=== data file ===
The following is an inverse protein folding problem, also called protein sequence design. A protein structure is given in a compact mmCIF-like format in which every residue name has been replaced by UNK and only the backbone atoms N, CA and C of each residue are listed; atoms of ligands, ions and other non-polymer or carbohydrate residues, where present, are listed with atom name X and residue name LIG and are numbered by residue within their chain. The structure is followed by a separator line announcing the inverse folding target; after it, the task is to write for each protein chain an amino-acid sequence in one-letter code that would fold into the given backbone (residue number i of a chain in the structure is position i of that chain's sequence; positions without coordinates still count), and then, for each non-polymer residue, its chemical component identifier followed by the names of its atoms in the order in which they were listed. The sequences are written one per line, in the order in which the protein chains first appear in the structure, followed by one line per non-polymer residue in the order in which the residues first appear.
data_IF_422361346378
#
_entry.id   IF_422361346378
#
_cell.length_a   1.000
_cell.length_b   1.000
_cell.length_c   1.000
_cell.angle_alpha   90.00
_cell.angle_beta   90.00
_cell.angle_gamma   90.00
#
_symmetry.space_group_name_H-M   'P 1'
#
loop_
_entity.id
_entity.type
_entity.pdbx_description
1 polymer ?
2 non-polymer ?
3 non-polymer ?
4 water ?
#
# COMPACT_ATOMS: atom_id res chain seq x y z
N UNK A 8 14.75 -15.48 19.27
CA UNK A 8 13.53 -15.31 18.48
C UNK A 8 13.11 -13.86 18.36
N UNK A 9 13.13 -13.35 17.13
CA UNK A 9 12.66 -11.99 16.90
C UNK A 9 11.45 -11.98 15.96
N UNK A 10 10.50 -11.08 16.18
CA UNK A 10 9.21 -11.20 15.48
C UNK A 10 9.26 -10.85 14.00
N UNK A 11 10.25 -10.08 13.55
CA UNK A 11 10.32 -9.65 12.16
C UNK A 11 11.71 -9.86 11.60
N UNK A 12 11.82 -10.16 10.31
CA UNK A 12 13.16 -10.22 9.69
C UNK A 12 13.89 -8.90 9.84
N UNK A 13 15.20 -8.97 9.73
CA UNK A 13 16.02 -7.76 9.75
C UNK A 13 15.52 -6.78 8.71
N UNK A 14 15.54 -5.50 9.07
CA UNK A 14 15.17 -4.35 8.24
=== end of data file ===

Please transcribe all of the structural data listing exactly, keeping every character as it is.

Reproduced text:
The following is an inverse protein folding problem, also called protein sequence design. A protein structure is given in a compact mmCIF-like format in which every residue name has been replaced by UNK and only the backbone atoms N, CA and C of each residue are listed; atoms of ligands, ions and other non-polymer or carbohydrate residues, where present, are listed with atom name X and residue name LIG and are numbered by residue within their chain. The structure is followed by a separator line announcing the inverse folding target; after it, the task is to write for each protein chain an amino-acid sequence in one-letter code that would fold into the given backbone (residue number i of a chain in the structure is position i of that chain's sequence; positions without coordinates still count), and then, for each non-polymer residue, its chemical component identifier followed by the names of its atoms in the order in which they were listed. The sequences are written one per line, in the order in which the protein chains first appear in the structure, followed by one line per non-polymer residue in the order in which the residues first appear.
data_IF_422361346378
#
_entry.id   IF_422361346378
#
_cell.length_a   1.000
_cell.length_b   1.000
_cell.length_c   1.000
_cell.angle_alpha   90.00
_cell.angle_beta   90.00
_cell.angle_gamma   90.00
#
_symmetry.space_group_name_H-M   'P 1'
#
loop_
_entity.id
_entity.type
_entity.pdbx_description
1 polymer ?
2 non-polymer ?
3 non-polymer ?
4 water ?
#
# COMPACT_ATOMS: atom_id res chain seq x y z
N UNK A 8 14.75 -15.48 19.27
CA UNK A 8 13.53 -15.31 18.48
C UNK A 8 13.11 -13.86 18.36
N UNK A 9 13.13 -13.35 17.13
CA UNK A 9 12.66 -11.99 16.90
C UNK A 9 11.45 -11.98 15.96
N UNK A 10 10.50 -11.08 16.18
CA UNK A 10 9.21 -11.20 15.48
C UNK A 10 9.26 -10.85 14.00
N UNK A 11 10.25 -10.08 13.55
CA UNK A 11 10.32 -9.65 12.16
C UNK A 11 11.71 -9.86 11.60
N UNK A 12 11.82 -10.16 10.31
CA UNK A 12 13.16 -10.22 9.69
C UNK A 12 13.89 -8.90 9.84
N UNK A 13 15.20 -8.97 9.73
CA UNK A 13 16.02 -7.76 9.75
C UNK A 13 15.52 -6.78 8.71
N UNK A 14 15.54 -5.50 9.07
CA UNK A 14 15.17 -4.35 8.24